[A] fiduciary shall exercise the judgment and care under the circumstances then prevailing, which persons of prudence, discretion and intelligence exercise in the management of their own affairs, not for the purpose of speculation, but with regard to the permanent disposition of their funds, considering the probable income, as well as the probable safety, of their capital.

While plaintiffs offered evidence that flower bonds could be purchased in less than a day and that, on the day of Dr. Liska's death, there was enough cash in his revocable trust to purchase an amount of flower bonds sufficient to pay the estate taxes which were ultimately assessed against his estate, this alone proves nothing. The record shows that sometime in 1965, Dr. Liska contracted an unspecified form of cancer, which ultimately was fatal. However, he did not suffer from this illness constantly, and had long and frequent periods when his cancer was in remission. In 1969, the year of his death, for example, he was able to tour Europe with Mrs. Liska and continued to actively practice medicine until the day of his final admission into the hospital. Although defendant's employees did discuss the trust matters with Dr. Liska while he was in a Sioux City hospital,[4] we find no evidence in the record that defendant was aware of the imminent possibility of Dr. Liska's death until after it had happened.

From the record before us, we conclude that, at the time Dr. Liska died, defendant was not chargeable with knowledge of his extreme condition, despite plaintiffs' assertion that Mr. Pecaut would not have suggested the purchase of flower bonds if he was unaware of Dr. Liska's imminent death, and did not have enough information to determine the actual extent of Dr. Liska's estate for purposes of calculating estate tax liabilities. In the absence of such proof, we cannot hold defendant liable for breach of any duty to purchase flower bonds.

III. Defendant's Acts as Executor of Edward Liska's Estate. Plaintiffs further contend that defendant's alleged breach of its fiduciary duty, in its capacity as executor of Edward Liska's estate, resulted in the overpayment of taxes because 1) all joint tenancy property was reported at full value on Dr. Liska's estate and inheritance tax returns without regard to any contribution Erma Liska may have made to the purchase price of the assets, 2) defendant *897 improperly included certain property owned solely by Erma Liska in Edward Liska's taxable estate, and 3) defendant improperly included certain property in Edward Liska's taxable estate as gifts made in contemplation of death. Here, as in the challenge to defendant's acts as trustee, plaintiffs' principle focus is on the jointly held property. In this regard, trial court found:

... It is apparent from the record, however, that Defendant in preparing the inventory and tax returns for the estate relied heavily upon the advice of its attorney, Mr. Marks, and upon the silence, and implied acquiescence, of Mrs. Liska. Stanley Corbett [a practicing attorney with substantial probate experience] testified that such reliance was reasonable and the court so finds. It follows, therefore, that Defendant cannot and should not be held liable for the erroneous inclusion [of Erma Liska's separate property].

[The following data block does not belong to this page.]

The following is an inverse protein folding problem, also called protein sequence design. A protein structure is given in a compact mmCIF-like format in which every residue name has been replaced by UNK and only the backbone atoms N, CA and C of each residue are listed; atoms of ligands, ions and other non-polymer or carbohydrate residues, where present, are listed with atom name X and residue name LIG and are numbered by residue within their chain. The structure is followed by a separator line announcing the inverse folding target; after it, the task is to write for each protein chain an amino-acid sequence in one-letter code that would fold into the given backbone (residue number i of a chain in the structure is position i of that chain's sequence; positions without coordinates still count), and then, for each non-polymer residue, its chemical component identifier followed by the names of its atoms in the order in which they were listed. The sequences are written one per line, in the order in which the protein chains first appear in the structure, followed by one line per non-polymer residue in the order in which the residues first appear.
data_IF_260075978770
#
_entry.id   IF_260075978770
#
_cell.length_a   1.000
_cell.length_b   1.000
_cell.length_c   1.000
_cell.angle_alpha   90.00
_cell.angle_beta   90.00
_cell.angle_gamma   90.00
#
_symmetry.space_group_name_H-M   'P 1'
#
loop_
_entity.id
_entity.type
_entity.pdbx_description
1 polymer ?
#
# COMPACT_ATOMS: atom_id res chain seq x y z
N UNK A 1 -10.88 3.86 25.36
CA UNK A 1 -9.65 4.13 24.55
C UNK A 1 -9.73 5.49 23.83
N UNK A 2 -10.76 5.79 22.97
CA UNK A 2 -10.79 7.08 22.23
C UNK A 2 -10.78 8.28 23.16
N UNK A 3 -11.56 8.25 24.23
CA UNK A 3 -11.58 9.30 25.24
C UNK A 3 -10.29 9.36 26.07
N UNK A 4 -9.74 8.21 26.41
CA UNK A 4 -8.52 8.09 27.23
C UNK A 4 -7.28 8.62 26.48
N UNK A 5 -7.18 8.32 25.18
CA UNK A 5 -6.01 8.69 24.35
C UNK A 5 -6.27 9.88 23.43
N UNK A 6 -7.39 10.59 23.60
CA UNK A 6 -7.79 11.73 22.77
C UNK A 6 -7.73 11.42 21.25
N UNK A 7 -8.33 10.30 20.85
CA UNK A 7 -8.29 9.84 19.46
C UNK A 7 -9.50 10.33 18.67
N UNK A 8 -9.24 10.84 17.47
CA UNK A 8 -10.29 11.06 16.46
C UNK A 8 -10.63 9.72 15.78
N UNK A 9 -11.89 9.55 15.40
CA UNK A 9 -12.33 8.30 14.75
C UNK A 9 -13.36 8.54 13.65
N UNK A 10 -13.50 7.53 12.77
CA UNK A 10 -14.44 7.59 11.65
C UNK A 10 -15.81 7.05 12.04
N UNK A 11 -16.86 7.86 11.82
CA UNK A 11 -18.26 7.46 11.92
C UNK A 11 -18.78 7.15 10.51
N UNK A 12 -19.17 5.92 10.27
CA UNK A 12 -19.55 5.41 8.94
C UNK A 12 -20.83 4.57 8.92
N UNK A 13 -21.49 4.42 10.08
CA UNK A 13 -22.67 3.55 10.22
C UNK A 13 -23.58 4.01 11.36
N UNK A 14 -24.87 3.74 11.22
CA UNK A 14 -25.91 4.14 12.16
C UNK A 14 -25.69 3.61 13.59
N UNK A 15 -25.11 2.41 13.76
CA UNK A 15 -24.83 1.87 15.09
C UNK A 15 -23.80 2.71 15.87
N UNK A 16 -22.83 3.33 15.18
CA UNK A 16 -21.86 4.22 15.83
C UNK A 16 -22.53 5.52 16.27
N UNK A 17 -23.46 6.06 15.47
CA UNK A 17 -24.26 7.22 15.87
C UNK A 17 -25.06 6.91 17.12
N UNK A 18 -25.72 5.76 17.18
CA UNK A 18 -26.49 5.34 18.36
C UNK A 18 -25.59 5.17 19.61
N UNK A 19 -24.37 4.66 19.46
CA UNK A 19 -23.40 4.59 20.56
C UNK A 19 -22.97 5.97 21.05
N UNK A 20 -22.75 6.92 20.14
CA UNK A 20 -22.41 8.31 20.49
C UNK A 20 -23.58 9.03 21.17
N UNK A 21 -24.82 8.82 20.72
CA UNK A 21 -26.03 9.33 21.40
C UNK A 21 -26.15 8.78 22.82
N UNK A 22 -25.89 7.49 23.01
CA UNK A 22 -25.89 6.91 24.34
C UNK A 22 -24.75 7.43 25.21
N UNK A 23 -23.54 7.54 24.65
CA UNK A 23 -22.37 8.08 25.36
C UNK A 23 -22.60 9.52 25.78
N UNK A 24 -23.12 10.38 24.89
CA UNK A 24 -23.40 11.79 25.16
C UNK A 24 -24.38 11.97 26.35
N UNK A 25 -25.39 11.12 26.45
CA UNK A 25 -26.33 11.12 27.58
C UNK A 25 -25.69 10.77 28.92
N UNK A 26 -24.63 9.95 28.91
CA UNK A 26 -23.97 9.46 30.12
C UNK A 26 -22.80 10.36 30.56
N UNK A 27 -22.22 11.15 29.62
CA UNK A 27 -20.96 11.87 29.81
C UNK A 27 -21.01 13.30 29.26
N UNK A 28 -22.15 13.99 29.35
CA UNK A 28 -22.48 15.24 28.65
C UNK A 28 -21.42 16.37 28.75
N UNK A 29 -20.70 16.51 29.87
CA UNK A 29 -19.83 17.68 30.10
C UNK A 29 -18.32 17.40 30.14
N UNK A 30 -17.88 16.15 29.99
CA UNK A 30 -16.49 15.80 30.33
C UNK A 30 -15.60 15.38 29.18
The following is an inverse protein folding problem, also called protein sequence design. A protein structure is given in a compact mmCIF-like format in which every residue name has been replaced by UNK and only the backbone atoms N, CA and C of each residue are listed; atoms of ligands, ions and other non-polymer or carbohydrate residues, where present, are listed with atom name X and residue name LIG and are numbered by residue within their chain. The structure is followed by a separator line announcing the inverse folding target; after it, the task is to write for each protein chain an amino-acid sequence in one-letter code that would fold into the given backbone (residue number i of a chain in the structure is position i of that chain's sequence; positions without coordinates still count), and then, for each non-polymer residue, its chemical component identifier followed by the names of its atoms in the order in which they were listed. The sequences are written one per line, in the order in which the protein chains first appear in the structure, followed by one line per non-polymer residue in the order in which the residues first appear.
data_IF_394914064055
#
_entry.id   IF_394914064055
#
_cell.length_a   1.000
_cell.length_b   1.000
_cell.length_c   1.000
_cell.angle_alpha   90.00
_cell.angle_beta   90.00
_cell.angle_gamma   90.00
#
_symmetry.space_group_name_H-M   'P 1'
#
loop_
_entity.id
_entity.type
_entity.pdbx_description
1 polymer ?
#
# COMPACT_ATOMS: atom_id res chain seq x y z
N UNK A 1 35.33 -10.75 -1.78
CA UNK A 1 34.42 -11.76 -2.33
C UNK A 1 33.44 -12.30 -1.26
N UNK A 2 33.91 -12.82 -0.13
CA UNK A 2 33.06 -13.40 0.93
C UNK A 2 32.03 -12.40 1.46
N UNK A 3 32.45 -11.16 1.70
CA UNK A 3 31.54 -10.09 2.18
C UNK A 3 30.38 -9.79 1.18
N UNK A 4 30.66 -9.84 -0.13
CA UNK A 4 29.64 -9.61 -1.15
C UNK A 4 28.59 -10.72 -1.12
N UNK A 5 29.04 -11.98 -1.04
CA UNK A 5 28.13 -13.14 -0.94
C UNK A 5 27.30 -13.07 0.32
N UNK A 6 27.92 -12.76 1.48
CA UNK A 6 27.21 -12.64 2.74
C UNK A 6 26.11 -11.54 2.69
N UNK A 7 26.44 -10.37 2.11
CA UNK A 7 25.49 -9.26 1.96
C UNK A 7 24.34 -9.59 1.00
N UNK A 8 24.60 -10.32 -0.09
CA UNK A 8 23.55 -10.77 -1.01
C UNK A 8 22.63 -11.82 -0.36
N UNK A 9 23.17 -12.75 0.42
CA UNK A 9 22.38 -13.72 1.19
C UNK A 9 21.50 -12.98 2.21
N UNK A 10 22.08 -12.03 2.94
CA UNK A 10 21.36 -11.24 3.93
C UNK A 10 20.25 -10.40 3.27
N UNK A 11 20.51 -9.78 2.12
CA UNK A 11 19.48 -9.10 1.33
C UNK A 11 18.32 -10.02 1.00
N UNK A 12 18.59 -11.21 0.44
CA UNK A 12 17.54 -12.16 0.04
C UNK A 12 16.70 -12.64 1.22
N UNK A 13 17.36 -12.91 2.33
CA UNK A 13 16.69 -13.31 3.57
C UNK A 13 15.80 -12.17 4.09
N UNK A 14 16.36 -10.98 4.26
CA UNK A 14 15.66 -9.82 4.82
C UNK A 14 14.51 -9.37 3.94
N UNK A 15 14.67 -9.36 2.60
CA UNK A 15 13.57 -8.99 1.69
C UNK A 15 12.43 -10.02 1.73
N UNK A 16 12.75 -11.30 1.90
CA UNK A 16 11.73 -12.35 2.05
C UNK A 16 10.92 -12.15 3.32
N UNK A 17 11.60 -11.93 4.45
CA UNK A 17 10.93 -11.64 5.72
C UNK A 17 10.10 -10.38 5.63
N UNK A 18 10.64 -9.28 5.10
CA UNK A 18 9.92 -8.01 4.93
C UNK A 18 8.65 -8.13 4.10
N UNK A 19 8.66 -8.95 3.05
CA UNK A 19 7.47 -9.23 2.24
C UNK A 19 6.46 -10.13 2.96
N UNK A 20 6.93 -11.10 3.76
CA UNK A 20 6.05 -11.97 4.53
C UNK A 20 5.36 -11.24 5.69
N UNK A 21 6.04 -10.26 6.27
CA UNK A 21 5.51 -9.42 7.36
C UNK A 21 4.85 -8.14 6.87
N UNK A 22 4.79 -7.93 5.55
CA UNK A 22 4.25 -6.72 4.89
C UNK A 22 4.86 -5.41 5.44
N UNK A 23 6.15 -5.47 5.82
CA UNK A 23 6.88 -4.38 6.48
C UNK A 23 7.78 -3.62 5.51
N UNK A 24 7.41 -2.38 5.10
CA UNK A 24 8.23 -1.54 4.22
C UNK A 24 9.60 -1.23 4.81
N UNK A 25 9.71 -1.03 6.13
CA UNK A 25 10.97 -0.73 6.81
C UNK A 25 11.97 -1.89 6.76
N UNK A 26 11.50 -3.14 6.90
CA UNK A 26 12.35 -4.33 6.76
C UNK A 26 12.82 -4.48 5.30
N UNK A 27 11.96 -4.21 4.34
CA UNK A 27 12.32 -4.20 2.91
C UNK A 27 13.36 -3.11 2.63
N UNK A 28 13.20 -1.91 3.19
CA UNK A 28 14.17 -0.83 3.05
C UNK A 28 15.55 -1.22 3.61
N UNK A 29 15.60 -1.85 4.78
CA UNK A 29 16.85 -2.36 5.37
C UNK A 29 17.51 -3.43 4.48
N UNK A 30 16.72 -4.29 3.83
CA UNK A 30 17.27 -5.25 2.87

All decisions concerning treatment of joint tenancy property and gifts in contemplation of death were made by Mr. Marks, attorney for the executor. As executor, First National Bank relied entirely on Mr. Marks to make these decisions. Such reliance was entirely customary and justified in these circumstances. Mrs. Liska made no complaint about the assets included in the Preliminary Inheritance Tax Report and the Probate Inventory until long after the Bank could take action to amend.

Plaintiffs allege that trial court erred in finding defendant reasonably and justifiably relied on its attorney and Erma Liska's silence as to ownership of the property. Plaintiffs' primary argument is that, due to Erma Liska's lack of business experience, defendant could not rely on her statements of ownership, but had a duty to make an independent examination of the probate inventory to ascertain true ownership of the property listed therein and to report to its attorney its knowledge of Erma Liska's substantial separate income in order to establish her contribution to the purchase of the jointly held property. We are not persuaded by plaintiffs' argument.

The pertinent facts reveal that Dr. Liska's will was admitted to probate on November 26, 1969, and named defendant as executor. Defendant thereafter retained Mr. Bernard B. Marks as attorney for the executor. From a list of assets supplied by defendant, Mr. Marks prepared the probate inventory. Shortly after the probate inventory was prepared, defendant signed the Liskas' 1969 Iowa income tax return which shows that Mrs. Liska reported separate income in excess of $14,000. Additionally, the Liskas' income tax returns for the years 1948 through 1969 show that Erma Liska reported approximately $130,000 income, net of taxes.